QUESTION: Two quick questions here.

One, Mr. Warmbier in his press conference today criticized the North Korean regime about withholding top-notch medical care from their son. I just wanted to get your opinions about whether, in this ordeal, you think he has had access to top-notch medical care.

And then the second question, the term you mentioned, unresponsive wakefulness, and that he does have some eye movement from time to time, can you tell if there is any recognition on his part about his surroundings?

FOREMAN: I will take both of those.

So, in terms of his medical care and North Korea, we have absolutely no information about the care that he received there. So, there's no way I can speculate on his care there.

What I can tell you is, here, we have really taken a lot of effort to make sure we have addressed any problems that he may be having, including his comfort, including symptoms related to the extensiveness of his brain injury.

With regard to the state of unresponsive wakefulness that he is currently in, the way that we evaluate him to be able to determine that is based on a lack of consistent and persistent responses to stimulation within his environment.

So, as we attempt to interact with him, give him verbal direction or verbal cues, he has no consistent responses to those. In our evaluation, based on standard coma recovery scale scores and those sorts of things, in addition to our imaging and electrodiagnostics, we don't feel at this time that he has any conscious awareness, that he is in this persistent -- excuse me -- in this unresponsive wakefulness state.

QUESTION: Sorry. I just wanted to follow up. Were the scans that you got from the North Koreans the entirety of everything you got from them? Were there any other files?

And are there any other signs of choking or drowning or anything else to the soft tissue that you might be able to tell from the scans you have done?

KANTER: I can take this.

So, there was a C.T. scan of the soft tissues of the neck performed as part of our extensive series of tests. At the present time, the study looks normal. We did receive a few pages of laboratory value reports from North Korea, which are numerical values of various blood tests with dates.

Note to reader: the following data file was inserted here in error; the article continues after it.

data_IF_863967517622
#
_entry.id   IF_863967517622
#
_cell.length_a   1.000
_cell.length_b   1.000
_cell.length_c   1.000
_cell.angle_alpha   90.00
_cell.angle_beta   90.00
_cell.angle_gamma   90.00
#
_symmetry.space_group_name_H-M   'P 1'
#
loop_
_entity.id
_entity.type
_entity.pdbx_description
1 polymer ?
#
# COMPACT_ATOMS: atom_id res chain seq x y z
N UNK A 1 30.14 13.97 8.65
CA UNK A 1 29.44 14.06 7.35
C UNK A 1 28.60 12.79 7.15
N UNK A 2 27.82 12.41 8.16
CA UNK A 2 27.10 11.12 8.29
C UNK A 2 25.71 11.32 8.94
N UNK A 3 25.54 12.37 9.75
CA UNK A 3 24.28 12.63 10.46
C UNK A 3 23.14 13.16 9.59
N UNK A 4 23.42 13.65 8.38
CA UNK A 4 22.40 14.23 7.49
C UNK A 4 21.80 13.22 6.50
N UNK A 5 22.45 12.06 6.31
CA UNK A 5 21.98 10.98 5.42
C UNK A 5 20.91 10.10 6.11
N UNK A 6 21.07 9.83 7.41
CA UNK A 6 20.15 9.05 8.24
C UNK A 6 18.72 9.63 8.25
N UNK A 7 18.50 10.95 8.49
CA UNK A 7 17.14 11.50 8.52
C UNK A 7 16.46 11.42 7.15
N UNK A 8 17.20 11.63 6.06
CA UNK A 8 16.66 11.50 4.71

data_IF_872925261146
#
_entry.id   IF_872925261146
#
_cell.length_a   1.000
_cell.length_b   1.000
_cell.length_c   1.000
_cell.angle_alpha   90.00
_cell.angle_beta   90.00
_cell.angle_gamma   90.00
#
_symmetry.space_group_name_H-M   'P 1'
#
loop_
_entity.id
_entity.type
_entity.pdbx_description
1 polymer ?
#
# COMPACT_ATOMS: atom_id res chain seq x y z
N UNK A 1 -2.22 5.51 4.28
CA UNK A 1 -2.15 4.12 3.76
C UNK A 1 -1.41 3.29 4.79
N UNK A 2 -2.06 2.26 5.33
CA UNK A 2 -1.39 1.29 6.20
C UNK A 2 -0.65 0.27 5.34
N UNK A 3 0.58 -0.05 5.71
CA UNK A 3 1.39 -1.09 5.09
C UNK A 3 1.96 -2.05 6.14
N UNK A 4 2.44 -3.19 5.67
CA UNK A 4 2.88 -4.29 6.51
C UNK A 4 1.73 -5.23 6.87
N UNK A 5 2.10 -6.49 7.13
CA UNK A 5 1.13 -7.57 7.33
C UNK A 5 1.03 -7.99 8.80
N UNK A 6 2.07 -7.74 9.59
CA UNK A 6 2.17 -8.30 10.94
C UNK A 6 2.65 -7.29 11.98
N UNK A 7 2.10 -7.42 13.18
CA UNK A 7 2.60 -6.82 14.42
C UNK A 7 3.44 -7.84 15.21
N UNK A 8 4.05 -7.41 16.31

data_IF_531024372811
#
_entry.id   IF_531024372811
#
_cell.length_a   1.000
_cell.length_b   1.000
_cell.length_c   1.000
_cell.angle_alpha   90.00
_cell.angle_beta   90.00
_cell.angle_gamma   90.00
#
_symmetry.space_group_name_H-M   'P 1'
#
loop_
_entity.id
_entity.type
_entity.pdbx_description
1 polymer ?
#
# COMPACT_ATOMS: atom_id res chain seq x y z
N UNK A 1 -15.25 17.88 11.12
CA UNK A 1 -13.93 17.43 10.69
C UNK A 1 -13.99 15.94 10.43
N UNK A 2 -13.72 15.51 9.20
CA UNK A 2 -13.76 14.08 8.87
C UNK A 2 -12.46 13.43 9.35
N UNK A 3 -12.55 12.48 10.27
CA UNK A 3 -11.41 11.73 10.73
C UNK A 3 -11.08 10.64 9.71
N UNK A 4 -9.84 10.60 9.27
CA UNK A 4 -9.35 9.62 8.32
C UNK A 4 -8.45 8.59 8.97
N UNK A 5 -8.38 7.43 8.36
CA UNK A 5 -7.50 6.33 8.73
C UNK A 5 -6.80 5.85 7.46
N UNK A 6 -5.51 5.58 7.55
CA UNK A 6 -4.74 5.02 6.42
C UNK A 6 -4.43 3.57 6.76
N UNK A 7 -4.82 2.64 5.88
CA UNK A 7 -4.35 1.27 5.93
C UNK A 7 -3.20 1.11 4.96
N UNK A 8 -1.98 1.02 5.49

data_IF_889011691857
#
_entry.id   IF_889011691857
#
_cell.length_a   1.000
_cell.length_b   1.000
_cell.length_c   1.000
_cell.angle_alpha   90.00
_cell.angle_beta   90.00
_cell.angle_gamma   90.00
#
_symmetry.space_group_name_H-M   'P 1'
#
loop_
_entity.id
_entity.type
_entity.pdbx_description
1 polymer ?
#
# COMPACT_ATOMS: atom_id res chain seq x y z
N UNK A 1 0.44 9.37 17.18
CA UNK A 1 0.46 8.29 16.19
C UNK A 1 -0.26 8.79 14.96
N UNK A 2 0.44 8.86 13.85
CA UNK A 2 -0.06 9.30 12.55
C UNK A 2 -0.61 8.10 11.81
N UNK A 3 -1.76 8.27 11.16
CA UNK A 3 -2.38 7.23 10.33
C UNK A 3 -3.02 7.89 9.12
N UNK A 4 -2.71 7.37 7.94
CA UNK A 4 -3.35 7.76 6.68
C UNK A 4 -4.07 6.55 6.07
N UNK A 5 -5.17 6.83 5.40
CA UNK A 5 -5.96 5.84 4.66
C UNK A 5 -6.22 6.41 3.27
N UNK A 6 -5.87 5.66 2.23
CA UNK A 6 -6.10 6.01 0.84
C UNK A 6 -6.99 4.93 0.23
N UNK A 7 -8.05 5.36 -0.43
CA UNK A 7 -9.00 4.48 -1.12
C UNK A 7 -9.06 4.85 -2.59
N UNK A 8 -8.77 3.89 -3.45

They did not, however, shed light on the circumstances of light on the circumstances of his injury or the exact cause.


QUESTION: Ann Thompson, WVXU here in Cincinnati.

So, of course, the speculation was that he was badly beaten, so what, if any, evidence did you see on the MRI of any injuries or trauma like that?

KANTER: The MRI -- as I said previously, the type and pattern of damage we see on the MRI is normal -- is not the type we normally see with traumatic brain injury. It's the type we normally see with cardiopulmonary arrest.

QUESTION: Thanks. Dake Kang from the Associated Press. Just wanted to ask -- I mean, it sounds like there's various kinds of

information, I know it's patchy, but from the North Koreans, including these blood tests, these disks with the scans.

I wanted to know if there was anything -- like everything and anything that they might have told you, any kind of information, any kind of -- all kinds of files. What did they tell you? What is the totality of what they told you, what kind of information you have received from them?

KANTER: We have had no direct contact with the North Korean medical authorities.

UNIDENTIFIED FEMALE: We're going to take two more questions.

BALDWIN: All right. So you have been listening to this massive press conference. This is all about Otto Warmbier.

He was that University of Virginia student who had gone over to do the study abroad over in Hong Kong, wanted to just pop in to and see North Korea. He apparently tried to steal some sort of political poster, banner at his hotel, and ultimately the North Koreans found him guilty of committing a hostile act.

And so he has been over there for -- I think it was since March of 2016 or January of 2016. He's now back. So his family has him back here stateside. The big question is, how is he doing?

I have got our chief medical correspondent, Dr. Sanjay Gupta, our real-life brain surgeon, to sort of translate some of what we are hearing from those doctors.